- Denise Breen
Game of Thrones: An Appreciation
It was the late Robin Williams who famously coined the phrase: "There are two types of people in the world- those who love Neil Diamond and those who don't". It was by no means an original line but it was apt for the times in which he was adapting it and I feel that, while it could be applied to many things, including sushi, it is most applicable today about Game of Thrones, the HBO juggernaut that is now half-way through its eighth and final season.
It's important to say at the outset that this is a spoiler-free appreciation. People like to know these things before they read on. The reader might also pose a question, why now? Why not wait until the conclusion of the series to pen an appreciation, when we know the conclusion, when we know who will have won the game and sits on the Iron Throne of Westeros? Patience Iago, all will become clearer.
And that is the difficult part isn't it? For a show that is Lord of the Rings meets The Sopranos, there are so many twists and turns, so many plots that won or backfired, so many enemies dispatched that ultimately the machinations are reduced to a statement by Sir Davos Seaworth: “If we don’t put aside our enmities and band together we will die. And then it doesn’t matter whose skeleton sits on the Iron Throne.” As inspirational speeches go it was short. However it perfectly sums up the overarching theme of the series: Winter is Coming.
House Stark has been intoning this, solemnly, for thousands of years. That house and family have been shown to be defined by the clarity of purpose they get from their position in the North, where they know better than the more comfortable southern houses; the all-trumping importance of constant vigilance against the ageless dangers beyond the Wall. Not for House Stark are these petty, vain intrigues, no no: Winter Is Coming, and ultimately all of the living must either unite or die.
The story, as told over eight years has been at great pains, from the very beginning, to show this as an essentially inevitable revelation for anyone who ventures beyond the Wall, or really for any character whose perspective on the world becomes large enough to contain awareness of the White Walkers. The Kingslayer Jaime Lannister, whose narrative arc swung him from attempted-child-murdering solipsism to an ever-expanding moral identification with others and orientation toward the greater good, didn’t even have to go north to realize it; being confronted with a captured wight in King’s Landing was enough. He understood, immediately: The thing that matters before all others is joining the living to defeat the dead.
There have been many pivotal and bloody moments in the series; The Red Wedding being the one that, even for casual viewers, will stand out as a moment when the writers killed off half of the cast and left us reeling. It was a brave move and displayed a confidence in the abilities of the writers, who took their template from George RR Martin, to keep us engaged even though some of our favourite characters were no more. It is this writing that has kept me and millions like me riveted to our screens.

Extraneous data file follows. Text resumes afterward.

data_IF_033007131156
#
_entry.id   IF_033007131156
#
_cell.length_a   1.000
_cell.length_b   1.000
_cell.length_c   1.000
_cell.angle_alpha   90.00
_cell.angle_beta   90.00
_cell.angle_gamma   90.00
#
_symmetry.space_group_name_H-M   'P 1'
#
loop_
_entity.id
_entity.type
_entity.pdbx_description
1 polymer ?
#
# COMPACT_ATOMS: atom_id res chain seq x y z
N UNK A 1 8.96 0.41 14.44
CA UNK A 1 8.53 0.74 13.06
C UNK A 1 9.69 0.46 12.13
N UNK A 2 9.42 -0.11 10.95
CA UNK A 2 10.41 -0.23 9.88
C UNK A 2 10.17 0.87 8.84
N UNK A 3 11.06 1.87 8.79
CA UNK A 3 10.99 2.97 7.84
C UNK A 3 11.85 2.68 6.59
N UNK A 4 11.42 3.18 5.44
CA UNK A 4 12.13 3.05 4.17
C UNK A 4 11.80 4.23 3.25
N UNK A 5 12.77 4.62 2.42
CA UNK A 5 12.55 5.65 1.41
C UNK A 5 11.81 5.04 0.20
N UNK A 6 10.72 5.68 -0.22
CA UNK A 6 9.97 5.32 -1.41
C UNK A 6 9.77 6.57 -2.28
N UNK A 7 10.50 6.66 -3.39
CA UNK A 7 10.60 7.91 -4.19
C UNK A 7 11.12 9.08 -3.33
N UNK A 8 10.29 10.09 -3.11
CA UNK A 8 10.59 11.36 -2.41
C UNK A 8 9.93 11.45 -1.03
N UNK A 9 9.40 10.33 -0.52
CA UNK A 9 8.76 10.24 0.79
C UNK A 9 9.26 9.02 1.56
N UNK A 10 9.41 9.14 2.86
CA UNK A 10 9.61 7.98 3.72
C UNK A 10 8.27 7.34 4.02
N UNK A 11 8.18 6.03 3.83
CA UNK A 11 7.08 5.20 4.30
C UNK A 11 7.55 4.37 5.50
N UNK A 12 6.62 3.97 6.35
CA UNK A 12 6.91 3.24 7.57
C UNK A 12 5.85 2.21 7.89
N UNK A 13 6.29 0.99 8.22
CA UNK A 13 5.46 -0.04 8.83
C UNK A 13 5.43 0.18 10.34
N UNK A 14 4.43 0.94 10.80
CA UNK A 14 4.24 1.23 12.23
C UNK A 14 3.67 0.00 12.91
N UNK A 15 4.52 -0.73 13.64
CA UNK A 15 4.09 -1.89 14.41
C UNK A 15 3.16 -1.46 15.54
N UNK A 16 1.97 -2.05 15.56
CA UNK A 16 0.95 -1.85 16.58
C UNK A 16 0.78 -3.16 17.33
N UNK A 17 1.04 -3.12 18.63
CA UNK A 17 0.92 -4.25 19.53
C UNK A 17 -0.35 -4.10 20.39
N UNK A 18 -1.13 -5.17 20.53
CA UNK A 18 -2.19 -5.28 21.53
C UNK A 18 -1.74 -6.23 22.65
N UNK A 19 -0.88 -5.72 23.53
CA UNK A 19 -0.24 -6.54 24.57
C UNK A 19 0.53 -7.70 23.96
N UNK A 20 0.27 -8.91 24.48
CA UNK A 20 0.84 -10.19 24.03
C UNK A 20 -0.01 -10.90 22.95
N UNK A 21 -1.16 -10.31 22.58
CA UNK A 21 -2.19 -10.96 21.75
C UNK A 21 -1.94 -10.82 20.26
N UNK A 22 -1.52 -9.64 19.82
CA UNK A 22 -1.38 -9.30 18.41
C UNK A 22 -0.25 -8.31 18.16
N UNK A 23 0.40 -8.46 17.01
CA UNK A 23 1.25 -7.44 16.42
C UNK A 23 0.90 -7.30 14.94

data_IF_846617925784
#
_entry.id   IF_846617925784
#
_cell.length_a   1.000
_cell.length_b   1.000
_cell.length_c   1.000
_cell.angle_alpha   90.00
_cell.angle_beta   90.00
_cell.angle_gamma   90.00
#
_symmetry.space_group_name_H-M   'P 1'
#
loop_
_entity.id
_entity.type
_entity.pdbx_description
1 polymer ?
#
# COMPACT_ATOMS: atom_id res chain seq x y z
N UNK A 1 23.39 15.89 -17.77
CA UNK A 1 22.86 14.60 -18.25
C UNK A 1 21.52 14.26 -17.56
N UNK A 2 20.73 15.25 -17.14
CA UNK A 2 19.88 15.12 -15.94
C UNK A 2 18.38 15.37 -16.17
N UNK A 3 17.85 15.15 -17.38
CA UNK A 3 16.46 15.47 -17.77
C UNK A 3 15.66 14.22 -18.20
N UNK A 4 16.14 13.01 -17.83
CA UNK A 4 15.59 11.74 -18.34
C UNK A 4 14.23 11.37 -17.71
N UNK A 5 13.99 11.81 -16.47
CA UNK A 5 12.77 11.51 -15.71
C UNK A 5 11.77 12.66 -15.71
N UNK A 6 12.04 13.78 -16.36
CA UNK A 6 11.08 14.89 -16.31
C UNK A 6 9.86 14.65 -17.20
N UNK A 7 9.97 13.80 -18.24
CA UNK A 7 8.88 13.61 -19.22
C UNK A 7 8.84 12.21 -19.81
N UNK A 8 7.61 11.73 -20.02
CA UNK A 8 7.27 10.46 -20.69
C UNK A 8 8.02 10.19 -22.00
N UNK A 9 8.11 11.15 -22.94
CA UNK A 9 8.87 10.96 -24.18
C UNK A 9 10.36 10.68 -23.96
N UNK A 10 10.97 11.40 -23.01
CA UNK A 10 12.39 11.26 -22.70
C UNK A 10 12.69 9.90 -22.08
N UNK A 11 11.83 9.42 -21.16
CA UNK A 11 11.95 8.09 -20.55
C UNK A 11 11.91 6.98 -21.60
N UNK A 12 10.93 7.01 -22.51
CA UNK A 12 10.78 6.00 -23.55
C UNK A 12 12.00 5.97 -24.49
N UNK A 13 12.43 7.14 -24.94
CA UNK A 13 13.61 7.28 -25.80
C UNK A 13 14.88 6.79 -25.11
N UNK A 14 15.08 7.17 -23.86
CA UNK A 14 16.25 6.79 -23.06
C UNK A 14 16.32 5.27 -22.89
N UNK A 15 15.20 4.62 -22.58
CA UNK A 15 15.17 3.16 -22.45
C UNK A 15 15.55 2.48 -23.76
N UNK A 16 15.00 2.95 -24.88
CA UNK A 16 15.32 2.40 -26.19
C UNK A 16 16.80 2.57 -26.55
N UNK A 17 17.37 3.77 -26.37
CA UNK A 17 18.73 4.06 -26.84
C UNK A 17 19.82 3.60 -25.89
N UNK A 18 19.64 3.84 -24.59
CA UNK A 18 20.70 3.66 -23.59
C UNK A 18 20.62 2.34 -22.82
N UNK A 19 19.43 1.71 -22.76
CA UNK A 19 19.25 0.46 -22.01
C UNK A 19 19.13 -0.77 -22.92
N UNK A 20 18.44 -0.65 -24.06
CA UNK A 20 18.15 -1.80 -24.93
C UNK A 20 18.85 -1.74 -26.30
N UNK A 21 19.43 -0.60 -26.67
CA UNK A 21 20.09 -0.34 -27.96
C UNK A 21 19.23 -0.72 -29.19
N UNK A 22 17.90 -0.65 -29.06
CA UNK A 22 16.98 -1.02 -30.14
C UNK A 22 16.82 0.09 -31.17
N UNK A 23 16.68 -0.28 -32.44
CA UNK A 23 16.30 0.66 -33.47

For those of you who have, and those who may not have, Season 8, Episode 2 is a master-class in screen-writing. Most of the major characters have assembled in Winterfell for the forthcoming war with the dead and taking from the old tradition of a ship's captain touring his ship before a great battle, we get a tour of our characters. As the great story-teller himself, Stephen King tweeted:
High praise indeed. The episode show-cased the strength of the series and how well-drawn the characters are. As they share what passes for wine in front or a roaring fire, they tell tales and sing songs. It is warm, uplifting but ultimately foreboding. Gallows humour abounds and we see our characters stripped of preconceptions, realise truths and begin to understand that for once they have more in common than they might think.
Meanwhile, back in King's Landing, Cersei has decided not to join the living to fight the dead. She took one look at a big map of Westeros, saw where Winterfell and the Wall were relative to King’s Landing, and went, “Pfft, that’s real far away, you guys,” and on the basis of that alone is a wiser leader and strategist than literally any of the haunted characters (we're looking at you Jon Snow) who spent the past eight years insisting the White Walker threat trumped all others. It trumped nothing! Cersei’s army sat that “war” out entirely, and all she’s got to show for it is a vast numerical and positional advantage in the actual war that matters, which is over which of a handful of hereditary elites will get to claim the Iron Throne. That’s truly amazing. It’s the kind of bold, expectation-upsetting writing, in fact, that made this show so famous and memorable in the first place.
Roll on the rest of the Season. I look forward to its twisted path to its conclusion. You may be in the camp that has never watched Game of Thrones, that poo-poos it. Well, while other opinions are available, you're wrong. It has been and continues to be, as it takes its time to tell its story, one of the best-written, best-acted, best directed and most human stories we have seen on our small screens for some time.